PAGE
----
People who study child poverty call the expanded child tax credits enacted in March a rousing success. A study released Wednesday by Columbia University's Center on Poverty and Social Policy found that November's payments of up to $300 per child kept 3.8 million kids out of poverty, following five months of the program keeping 3 million to 3.6 million children above the poverty line.
The sixth round of checks, which went out Wednesday, was the last, unless Democrats renew the program in their Build Back Better bill.
Studies suggest the direct payments to parents, who can then decide how best to spend the money for their families, will cut child poverty by 40 percent, benefiting 9 of 10 U.S. children, The Associated Press reports. Stopping the CTC payments would be "a real slap in the face for families in need," says Children's Defense Fund poverty policy director Emma Mehrabi. "There is no other tool in our toolkit that has significantly reduced child poverty for decades."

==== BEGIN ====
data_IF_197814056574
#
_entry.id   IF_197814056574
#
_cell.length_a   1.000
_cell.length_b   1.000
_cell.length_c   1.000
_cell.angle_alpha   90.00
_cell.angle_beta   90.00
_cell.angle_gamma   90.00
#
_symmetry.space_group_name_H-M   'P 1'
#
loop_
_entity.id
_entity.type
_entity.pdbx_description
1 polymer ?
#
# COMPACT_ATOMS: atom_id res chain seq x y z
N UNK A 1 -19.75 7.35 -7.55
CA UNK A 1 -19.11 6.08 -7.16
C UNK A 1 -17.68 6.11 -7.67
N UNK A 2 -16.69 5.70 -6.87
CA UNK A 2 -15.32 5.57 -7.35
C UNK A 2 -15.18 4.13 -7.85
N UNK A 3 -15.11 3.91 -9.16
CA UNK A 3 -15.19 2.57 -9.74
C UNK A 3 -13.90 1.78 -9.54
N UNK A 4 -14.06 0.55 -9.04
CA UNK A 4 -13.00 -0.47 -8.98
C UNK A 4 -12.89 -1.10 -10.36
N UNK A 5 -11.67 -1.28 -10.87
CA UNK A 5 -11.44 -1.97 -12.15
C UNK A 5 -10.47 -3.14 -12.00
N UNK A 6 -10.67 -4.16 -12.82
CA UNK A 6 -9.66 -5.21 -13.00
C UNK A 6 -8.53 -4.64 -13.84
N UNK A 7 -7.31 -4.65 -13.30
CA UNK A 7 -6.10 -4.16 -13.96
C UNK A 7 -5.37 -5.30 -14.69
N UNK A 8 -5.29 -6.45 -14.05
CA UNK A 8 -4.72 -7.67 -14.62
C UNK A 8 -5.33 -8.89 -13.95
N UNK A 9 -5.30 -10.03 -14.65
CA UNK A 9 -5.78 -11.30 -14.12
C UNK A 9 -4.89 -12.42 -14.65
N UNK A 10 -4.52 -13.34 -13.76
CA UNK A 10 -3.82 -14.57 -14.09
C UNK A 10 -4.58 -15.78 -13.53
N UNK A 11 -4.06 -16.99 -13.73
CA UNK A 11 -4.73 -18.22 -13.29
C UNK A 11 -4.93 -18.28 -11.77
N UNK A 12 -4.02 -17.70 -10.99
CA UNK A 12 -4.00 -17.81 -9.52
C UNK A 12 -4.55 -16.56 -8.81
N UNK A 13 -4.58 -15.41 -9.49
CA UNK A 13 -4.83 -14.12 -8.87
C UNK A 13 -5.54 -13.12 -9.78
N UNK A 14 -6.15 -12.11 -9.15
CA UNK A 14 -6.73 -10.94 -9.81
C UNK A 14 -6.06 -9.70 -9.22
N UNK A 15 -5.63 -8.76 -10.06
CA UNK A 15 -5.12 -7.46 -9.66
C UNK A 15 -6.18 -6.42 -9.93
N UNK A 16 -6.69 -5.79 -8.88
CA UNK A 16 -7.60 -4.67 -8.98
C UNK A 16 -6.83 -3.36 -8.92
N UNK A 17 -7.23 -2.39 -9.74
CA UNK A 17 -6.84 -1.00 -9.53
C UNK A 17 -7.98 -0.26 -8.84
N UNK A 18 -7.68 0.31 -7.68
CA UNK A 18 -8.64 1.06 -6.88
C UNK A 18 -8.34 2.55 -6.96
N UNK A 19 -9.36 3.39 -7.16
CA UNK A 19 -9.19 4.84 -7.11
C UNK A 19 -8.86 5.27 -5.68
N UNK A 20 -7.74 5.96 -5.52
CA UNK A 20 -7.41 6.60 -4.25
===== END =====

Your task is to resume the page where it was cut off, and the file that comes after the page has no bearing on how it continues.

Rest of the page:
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The final remaining hurdle to passing Build Back Better appears to be Sen. Joe Manchin (D-W.Va.). Manchin said Wednesday that reports he wants to strip the child tax credit from the legislation are "a lot of bad rumors," and he's "always been for child tax credits." When reporters asked if that included the revamped program that sends checks to parents, he said, "I'm not negotiating with any of you" and called such questions "bulls--t."
Manchin's colleagues appear to think he's not keen on the expanded CTC. Sen. Michael Bennet (D-Colo.) said based on their "many, many, many conversations," Manchin "is not at this moment a fan of the Child Tax Credit," though he has hopes. The Build Back Better bill extends the program for just one year, to keep down its price tag.
At a Wall Street Journal event last week, Manchin said the bill's "social" spending may feed inflation and suggested the one-year extension is kind of gimmicky. "If we keep sending checks," he said, "it's going to be hard to stop the checks."
Manchin isn't the only thing keeping the Jan. 15 checks from going to families. Sen. John Thune (R-S.D.) said Tuesday that Republicans are fine letting the $300-per-child CTC payments lapse. "The thing I don't think you want is a huge spike in spending," he told reporters. "And that would probably be the most obvious example of an inflationary type policy."
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